The newtype macro is very simple:
newtype!(Meters, Centimeters); let distance_one = Meters(10); let distance_two = Meters(5); let distance_three = Centimeters(5); // Successfully add the same type. assert_eq!(distance_one + distance_two, Meters(15)) // Compilation error: expected struct `Meters`, found struct `Centimeters` // assert_eq!(distance_one + distance_three, Meters(15))
The newtype is implemented with a generic type parameter. Via this type parameter it does kind of a “type level derive” i.e. it implements operations by deferring to the implementation of the underlying type. That works across any level of nested newtypes, if that should be of any use. For details read on in newtype.
It is highly recommended to explicitly pass the expexted types into the tuple constructor as by default any type goes due to the generic type parameter. This is definetly a footgun but as the generic type parameter is core to how this crate operates not obviously avoidable. Open a PR is you have ideas.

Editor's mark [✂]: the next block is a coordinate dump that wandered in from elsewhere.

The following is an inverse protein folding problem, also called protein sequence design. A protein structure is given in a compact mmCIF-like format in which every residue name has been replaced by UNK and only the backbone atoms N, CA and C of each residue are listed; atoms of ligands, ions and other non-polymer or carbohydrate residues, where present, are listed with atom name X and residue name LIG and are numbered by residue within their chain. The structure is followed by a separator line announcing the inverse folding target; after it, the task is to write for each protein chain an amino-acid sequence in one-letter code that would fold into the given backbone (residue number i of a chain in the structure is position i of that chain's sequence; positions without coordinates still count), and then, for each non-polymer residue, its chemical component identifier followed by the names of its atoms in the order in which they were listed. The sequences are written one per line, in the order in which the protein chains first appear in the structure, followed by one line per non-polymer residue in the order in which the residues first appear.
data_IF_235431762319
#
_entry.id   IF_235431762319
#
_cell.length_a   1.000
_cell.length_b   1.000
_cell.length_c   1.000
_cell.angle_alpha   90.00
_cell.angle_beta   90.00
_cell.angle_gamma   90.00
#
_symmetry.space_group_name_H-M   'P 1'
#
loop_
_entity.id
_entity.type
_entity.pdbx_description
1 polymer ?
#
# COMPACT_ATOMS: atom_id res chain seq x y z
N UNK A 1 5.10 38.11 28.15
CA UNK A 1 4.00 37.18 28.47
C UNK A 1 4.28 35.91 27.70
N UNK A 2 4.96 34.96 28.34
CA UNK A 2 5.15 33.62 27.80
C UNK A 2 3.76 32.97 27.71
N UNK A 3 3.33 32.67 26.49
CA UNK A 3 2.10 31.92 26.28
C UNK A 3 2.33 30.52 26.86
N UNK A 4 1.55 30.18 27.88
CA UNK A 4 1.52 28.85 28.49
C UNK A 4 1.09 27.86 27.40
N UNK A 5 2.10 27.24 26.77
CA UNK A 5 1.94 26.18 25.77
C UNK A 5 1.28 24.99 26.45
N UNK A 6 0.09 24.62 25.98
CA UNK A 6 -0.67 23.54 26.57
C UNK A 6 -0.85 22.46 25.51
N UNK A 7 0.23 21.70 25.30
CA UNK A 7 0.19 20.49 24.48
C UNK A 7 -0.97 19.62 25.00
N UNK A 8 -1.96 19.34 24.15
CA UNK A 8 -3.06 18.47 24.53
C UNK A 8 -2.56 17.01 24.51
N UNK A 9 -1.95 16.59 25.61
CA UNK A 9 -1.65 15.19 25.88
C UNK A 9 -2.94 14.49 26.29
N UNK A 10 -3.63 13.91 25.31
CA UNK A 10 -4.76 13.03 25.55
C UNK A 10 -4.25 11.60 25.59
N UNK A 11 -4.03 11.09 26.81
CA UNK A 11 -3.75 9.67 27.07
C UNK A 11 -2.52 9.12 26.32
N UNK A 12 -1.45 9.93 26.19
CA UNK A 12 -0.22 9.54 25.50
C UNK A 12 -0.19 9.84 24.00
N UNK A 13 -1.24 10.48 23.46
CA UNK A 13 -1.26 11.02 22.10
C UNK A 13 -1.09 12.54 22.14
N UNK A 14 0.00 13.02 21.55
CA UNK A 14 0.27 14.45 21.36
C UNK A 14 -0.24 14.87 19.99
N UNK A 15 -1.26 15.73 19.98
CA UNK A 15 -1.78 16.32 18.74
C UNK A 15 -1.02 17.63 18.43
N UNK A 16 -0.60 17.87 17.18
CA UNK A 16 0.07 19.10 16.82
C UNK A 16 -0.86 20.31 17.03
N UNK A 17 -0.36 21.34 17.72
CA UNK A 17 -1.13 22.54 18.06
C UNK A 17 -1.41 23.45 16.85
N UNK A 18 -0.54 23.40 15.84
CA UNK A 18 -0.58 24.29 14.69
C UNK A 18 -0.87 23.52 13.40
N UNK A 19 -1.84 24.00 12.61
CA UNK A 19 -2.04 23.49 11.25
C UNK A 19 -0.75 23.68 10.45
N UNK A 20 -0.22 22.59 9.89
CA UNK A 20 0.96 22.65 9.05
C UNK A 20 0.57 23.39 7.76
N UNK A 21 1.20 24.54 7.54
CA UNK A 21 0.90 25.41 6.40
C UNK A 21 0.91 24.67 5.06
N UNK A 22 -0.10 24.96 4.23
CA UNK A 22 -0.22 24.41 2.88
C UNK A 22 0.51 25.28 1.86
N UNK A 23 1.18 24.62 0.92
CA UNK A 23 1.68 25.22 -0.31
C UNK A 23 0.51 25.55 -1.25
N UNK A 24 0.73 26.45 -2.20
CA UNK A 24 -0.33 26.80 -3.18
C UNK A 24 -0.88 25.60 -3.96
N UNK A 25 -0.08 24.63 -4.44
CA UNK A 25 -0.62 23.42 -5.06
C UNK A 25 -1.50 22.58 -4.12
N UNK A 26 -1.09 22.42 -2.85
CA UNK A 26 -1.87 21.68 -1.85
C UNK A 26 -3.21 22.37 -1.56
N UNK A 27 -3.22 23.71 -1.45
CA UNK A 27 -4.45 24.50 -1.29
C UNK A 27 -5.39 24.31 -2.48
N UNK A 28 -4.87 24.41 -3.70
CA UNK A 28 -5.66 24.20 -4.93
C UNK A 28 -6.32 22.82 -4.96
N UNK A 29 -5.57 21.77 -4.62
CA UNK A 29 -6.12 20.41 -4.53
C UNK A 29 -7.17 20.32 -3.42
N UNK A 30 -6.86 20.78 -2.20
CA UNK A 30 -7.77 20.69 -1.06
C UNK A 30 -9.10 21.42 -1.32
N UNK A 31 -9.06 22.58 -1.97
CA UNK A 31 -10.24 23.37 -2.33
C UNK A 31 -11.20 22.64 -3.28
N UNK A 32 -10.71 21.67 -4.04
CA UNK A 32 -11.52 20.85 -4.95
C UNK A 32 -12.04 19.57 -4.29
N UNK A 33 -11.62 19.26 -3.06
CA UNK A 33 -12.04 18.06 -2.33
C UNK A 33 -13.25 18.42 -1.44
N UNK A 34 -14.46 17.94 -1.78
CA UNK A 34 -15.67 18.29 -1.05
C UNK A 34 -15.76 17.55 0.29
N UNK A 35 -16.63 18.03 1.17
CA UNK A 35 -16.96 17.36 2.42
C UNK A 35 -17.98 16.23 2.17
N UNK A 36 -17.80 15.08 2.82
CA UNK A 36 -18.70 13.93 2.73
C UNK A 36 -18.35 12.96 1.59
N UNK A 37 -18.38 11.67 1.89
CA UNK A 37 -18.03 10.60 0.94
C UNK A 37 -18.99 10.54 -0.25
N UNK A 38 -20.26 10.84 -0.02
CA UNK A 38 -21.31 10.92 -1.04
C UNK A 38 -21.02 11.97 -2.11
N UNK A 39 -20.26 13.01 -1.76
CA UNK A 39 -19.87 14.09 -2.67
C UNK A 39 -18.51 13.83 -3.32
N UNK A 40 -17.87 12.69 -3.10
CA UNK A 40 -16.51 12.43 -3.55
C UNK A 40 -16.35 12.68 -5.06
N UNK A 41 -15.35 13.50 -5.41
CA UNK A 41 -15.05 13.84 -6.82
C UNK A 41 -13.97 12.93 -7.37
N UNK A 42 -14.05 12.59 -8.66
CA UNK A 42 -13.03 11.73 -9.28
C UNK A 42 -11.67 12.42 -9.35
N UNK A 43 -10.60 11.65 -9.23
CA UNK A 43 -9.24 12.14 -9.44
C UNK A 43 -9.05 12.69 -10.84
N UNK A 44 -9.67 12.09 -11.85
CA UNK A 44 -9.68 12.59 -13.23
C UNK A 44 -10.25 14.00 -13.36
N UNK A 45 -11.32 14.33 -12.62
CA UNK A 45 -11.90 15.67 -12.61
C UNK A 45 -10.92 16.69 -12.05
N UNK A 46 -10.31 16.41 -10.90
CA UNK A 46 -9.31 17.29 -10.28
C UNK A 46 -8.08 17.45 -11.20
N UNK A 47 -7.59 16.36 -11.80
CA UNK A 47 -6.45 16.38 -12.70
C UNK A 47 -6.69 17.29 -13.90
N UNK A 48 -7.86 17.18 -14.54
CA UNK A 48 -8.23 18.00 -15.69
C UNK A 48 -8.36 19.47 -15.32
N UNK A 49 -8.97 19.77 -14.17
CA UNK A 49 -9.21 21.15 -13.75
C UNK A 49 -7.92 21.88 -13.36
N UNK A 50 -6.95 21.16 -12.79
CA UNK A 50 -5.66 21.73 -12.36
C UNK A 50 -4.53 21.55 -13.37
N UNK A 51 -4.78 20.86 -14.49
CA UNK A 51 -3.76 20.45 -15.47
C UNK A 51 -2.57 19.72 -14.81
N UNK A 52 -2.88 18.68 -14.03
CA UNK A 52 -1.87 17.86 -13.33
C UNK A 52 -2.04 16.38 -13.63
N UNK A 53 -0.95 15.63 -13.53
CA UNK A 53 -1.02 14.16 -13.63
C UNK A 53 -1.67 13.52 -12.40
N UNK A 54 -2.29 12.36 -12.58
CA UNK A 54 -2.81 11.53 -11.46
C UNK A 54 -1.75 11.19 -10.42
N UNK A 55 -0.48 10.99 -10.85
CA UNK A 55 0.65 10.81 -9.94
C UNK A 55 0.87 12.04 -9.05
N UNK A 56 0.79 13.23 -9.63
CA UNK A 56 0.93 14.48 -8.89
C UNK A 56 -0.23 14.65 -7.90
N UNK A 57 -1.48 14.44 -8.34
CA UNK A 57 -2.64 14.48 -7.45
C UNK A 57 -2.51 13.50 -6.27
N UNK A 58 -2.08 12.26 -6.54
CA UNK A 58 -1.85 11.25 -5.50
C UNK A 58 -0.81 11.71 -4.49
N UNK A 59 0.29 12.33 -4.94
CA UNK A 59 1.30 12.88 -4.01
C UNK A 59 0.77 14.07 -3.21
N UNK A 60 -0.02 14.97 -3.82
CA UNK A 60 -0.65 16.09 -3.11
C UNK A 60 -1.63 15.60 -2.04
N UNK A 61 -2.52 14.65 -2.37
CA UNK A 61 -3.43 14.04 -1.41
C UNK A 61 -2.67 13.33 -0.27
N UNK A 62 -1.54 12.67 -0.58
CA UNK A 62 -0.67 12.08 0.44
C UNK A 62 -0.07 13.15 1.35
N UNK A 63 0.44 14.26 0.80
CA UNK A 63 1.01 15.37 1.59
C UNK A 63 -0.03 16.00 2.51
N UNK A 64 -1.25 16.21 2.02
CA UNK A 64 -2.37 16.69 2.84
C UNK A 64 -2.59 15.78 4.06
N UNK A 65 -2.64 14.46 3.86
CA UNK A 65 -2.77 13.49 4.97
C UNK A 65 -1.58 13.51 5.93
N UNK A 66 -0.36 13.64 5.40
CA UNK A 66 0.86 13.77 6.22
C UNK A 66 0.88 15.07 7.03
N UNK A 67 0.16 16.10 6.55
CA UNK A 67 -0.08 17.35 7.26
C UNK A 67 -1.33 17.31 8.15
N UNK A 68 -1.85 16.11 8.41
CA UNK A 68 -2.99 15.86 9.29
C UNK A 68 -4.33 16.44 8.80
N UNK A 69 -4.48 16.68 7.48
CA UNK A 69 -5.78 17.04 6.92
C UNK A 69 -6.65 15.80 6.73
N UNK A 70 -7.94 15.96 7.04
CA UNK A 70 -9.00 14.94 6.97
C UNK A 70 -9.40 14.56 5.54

// We specify a default type. // The default type is only relevant for calls to T::default() and only if there is no reason for the compiler to infer another type. newtype!(Meters: f32); // Footgun right here, we pass an integer, so it will be an i32. let distance_one = Meters(10); // Footgun possible here, we pass a float, so it would be a f64 by default. // Because we add it with an explicit f32 type the compiler can infer it needs to be an f32 as well. let distance_two = Meters(5.0); // The recommended way to construct values of the newtype. let distance_three = Meters(5.0_f32); assert_eq!(distance_two + distance_three, Meters(10.0)); // Compilation error: expected integer, found floating-point number // assert_eq!(distance_one + distance_two, Meters(15)) // Footgun here, f64 is infered for the call to T::default() despite f32 being the default type parameter. assert_eq!(Meters::default(), Meters(0.0_f64));